Why Plagiarism Is Wrong: A Discussion of the Definition, Ethics and Consequences of Plagiarism

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Understanding What Plagiarism Is

Plagiarism is the act of using someone else’s written work and passing it off as your own or not giving due credit to the author of the work. It is considered stealing and that’s why plagiarism is wrong. Below are some instances of plagiarism

  • Not citing direct quotations of written work in written materials. For example, John Doe writes a book on earthworms and discusses the implications of earthworms being used to cultivate compost by saying, “Earthworms are responsible for 20% of the proteins harvested through use of compost.” You write a paper and use those same words but do not cite the author. That is plagiarism.
  • Modifying written words and claiming them as your own. Using the example above, let’s say that you write the sentence “20% of proteins harvested through the use of compost are due to the use of earthworms.” Even though you rewrote the sentence, this is still considered a form of plagiarism if the author is not referenced or given credit for this knowledge. Obviously your knowledge was gained by using theirs, so why not give them credit?
  • Buying Essays. Though you pay for them and the sellers will try to convince you that this is completely legal, it is still plagiarism. Buying an essay and passing it off as your own is illegal and is just another reason why plagiarism is wrong.

Plagiarism and Morals

If you don’t write for a living, you may not really understand why plagiarism is wrong. Some of the information below may help to clear up this question for you.

  • Copyright violations. Once something is published, it is assumed to have copyright protection. That means that whoever wrote and published it owns the copyright to it. This is similar to a patent. How would you feel if something you designed was licensed to someone else and they reaped the benefits of it?
  • Receiving undo credit. When you plagiarize, the people who read it assume that you have written it. That means you are going to get the credit for someone else’s hard work. If you have morals, that isn’t going to sit well with you.
  • Cheating yourself. If you plagiarize, you’re doing yourself a disservice. If you have to write something for school, then your teacher has a goal that he or she is hoping you meet. They may want you to explore the topic, learn how to write in a specific format or just want you to develop writing skills you will need later in your educational and professional life.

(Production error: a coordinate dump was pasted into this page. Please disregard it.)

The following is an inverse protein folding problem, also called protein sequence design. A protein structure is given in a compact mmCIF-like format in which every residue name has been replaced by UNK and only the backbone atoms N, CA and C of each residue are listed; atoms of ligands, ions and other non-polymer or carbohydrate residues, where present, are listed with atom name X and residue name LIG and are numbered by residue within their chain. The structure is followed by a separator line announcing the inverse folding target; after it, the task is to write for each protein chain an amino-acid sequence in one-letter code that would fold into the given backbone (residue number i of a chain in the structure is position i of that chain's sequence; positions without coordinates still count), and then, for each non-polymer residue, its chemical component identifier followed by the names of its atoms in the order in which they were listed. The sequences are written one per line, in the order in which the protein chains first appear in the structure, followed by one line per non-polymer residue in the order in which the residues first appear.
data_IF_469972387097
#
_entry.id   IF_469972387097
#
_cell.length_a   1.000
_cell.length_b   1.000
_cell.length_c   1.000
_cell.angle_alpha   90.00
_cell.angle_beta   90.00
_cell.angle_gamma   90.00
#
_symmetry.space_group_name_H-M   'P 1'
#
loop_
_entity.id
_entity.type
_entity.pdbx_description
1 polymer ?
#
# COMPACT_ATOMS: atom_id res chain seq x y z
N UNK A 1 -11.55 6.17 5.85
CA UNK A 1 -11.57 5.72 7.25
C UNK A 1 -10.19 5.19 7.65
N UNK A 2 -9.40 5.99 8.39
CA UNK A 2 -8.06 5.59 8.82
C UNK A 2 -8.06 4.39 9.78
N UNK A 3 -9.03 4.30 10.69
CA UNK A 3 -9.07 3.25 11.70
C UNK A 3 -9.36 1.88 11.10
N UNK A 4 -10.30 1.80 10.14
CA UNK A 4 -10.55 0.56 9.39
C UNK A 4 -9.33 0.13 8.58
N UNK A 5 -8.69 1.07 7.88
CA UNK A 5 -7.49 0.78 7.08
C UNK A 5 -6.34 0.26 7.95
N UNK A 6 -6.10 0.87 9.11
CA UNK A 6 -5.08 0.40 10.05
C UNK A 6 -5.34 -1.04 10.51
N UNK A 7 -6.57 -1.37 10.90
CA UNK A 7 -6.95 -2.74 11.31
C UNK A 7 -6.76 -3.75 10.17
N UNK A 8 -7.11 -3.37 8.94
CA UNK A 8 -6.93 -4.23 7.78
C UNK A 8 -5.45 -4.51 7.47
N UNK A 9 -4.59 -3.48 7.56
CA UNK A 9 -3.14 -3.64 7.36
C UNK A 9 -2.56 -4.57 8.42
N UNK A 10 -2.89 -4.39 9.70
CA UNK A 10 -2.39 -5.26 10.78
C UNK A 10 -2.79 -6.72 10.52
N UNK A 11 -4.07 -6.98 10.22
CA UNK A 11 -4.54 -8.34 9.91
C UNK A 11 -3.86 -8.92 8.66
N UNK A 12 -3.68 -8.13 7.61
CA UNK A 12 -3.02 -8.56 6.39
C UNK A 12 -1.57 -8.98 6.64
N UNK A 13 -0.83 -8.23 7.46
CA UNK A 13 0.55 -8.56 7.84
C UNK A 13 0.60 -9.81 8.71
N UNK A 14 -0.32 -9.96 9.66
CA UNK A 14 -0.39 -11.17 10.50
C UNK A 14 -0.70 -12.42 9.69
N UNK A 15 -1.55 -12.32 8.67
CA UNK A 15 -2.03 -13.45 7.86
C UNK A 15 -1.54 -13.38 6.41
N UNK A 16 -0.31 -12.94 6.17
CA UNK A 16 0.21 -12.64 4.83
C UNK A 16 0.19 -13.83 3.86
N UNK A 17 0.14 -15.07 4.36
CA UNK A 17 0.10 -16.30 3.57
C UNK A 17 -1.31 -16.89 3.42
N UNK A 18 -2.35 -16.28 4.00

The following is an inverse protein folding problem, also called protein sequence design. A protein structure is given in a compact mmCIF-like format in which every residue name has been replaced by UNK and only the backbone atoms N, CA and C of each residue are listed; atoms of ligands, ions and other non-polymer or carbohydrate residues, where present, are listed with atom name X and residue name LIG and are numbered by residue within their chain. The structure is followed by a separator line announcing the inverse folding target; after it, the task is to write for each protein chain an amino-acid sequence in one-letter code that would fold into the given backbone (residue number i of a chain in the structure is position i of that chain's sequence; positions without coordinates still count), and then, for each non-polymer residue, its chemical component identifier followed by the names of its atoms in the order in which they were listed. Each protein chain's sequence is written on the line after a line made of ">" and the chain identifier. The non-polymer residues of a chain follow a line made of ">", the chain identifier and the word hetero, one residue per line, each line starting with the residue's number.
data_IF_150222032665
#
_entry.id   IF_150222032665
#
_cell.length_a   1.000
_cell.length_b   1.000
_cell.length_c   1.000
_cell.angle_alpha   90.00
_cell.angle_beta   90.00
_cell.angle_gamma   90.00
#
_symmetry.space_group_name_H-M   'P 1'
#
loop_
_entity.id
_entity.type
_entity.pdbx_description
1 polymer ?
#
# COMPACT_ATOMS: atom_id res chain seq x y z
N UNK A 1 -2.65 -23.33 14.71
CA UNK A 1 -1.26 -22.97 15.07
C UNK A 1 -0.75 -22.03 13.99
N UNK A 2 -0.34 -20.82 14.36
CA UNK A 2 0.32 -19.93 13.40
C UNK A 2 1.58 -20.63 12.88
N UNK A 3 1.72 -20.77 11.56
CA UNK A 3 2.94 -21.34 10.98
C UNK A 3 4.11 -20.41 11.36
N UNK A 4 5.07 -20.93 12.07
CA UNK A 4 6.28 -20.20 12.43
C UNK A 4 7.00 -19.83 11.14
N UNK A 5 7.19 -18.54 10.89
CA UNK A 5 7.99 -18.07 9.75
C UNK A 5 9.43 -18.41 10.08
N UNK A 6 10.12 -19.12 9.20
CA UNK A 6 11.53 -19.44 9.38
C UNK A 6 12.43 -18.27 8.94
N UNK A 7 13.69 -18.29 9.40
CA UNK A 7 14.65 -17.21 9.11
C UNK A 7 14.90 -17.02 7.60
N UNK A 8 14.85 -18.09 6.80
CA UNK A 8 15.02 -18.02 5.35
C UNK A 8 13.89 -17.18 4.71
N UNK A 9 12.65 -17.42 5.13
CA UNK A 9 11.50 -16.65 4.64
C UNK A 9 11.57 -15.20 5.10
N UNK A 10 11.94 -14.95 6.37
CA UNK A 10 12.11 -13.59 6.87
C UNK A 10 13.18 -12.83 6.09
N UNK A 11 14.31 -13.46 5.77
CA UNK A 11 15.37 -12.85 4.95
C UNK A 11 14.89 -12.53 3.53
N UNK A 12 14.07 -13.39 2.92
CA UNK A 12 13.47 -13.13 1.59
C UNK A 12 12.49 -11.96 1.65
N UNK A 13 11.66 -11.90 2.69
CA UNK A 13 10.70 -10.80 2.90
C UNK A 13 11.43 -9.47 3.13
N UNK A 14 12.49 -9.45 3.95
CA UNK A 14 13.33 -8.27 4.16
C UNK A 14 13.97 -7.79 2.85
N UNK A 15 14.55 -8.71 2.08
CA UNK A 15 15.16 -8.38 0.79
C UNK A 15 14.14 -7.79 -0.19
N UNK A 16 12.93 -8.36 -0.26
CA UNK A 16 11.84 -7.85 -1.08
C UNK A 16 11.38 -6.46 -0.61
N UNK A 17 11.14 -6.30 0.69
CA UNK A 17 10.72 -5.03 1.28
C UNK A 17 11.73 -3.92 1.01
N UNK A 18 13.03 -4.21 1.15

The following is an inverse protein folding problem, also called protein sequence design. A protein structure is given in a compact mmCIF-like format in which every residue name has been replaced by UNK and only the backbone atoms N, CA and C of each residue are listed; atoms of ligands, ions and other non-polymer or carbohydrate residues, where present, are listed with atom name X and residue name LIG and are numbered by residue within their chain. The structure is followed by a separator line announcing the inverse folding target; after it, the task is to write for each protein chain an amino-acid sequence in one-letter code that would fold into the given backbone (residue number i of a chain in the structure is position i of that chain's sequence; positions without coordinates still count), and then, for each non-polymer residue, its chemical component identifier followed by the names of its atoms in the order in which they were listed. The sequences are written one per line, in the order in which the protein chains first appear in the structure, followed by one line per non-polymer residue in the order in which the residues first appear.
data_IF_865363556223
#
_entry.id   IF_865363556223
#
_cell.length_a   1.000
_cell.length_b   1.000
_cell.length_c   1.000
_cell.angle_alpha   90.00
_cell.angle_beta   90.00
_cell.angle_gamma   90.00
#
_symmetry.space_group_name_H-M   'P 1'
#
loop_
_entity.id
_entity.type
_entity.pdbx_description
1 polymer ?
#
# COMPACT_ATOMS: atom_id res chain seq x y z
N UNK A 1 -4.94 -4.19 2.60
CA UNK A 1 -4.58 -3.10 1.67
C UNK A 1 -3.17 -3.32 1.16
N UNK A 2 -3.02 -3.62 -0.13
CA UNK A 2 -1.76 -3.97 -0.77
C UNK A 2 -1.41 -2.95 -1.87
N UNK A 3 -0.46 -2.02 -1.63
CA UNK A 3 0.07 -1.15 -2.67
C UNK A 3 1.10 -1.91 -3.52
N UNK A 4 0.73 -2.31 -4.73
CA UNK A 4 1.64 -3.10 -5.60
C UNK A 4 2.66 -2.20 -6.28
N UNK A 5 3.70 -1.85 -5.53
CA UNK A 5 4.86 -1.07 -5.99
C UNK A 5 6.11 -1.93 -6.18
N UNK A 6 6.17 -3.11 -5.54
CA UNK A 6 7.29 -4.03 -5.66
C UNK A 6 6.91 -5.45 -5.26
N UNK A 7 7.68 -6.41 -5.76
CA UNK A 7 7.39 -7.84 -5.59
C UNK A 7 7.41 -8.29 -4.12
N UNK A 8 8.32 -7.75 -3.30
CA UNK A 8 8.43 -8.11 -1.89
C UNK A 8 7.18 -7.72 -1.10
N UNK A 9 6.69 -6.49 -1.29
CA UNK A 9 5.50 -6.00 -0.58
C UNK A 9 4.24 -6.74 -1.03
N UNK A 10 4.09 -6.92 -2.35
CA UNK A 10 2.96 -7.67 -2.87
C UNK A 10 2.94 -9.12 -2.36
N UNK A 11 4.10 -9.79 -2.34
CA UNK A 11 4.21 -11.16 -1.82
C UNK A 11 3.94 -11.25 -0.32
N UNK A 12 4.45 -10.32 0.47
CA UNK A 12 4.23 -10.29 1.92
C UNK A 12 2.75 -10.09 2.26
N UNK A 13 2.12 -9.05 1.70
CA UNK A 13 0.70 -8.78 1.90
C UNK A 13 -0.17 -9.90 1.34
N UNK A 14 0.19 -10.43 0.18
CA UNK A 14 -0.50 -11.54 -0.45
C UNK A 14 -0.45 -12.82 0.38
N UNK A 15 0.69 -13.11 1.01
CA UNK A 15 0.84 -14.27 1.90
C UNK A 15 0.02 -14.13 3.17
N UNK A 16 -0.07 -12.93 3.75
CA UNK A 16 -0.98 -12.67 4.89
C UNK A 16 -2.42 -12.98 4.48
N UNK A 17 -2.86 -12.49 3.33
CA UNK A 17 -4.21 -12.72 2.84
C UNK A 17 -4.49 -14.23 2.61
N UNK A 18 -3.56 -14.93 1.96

• Setting examples. If you have children, you generally want to set a good example for them. Would it be alright for them to cheat on a test or take credit for something they didn’t do? Plagiarism is wrong because when you do it, you open a whole new door of gray areas about what you consider to be right and wrong.

Penalties for Plagiarism

Though the penalties for plagiarism may vary from academic community to academic community, some general concepts remain the same. Read below to learn some of the penalties associated with plagiarism.

  • Loss of scholarship. In many academic communities, plagiarism is on the same level as cheating and can be penalized by loss of scholarships and other means of financial aid.
  • Loss of respect. Imagine being a teacher who finds out a student has committed plagiarism. How likely would you be to respect or believe that student afterwords in other instances?
  • Loss of future references. Throughout college you will obtain many sources that will assist you in your career later in life. Wouldn’t you rather know that a potential or current employer could contact any one of your professors and hear only good things about you? A potential employer learning of plagiarism is not likely to have any reason to trust you with their business.
  • Loss of self-respect. Knowing that you used someone else’s work and passed it off as your own is enough to make you not want to look in the mirror. While you may be happy to get that “A” on your paper, you will not have earned it and likely will have no knowledge about the material that was written about in the first place. It is entirely possible that your paper will be used for reference by someone else in the future. Wouldn’t you rather know what it was about if they contact you?

In the end you have far too much to lose by committing plagiarism and the cost just isn’t worth it. There are just too many penalties for plagiarism. If you need help on a paper, contact your instructor or ask a fellow student to give you a hand. Most instructors are completely understanding of such situations and will either help you themselves or lead you in the right direction to get the help you need.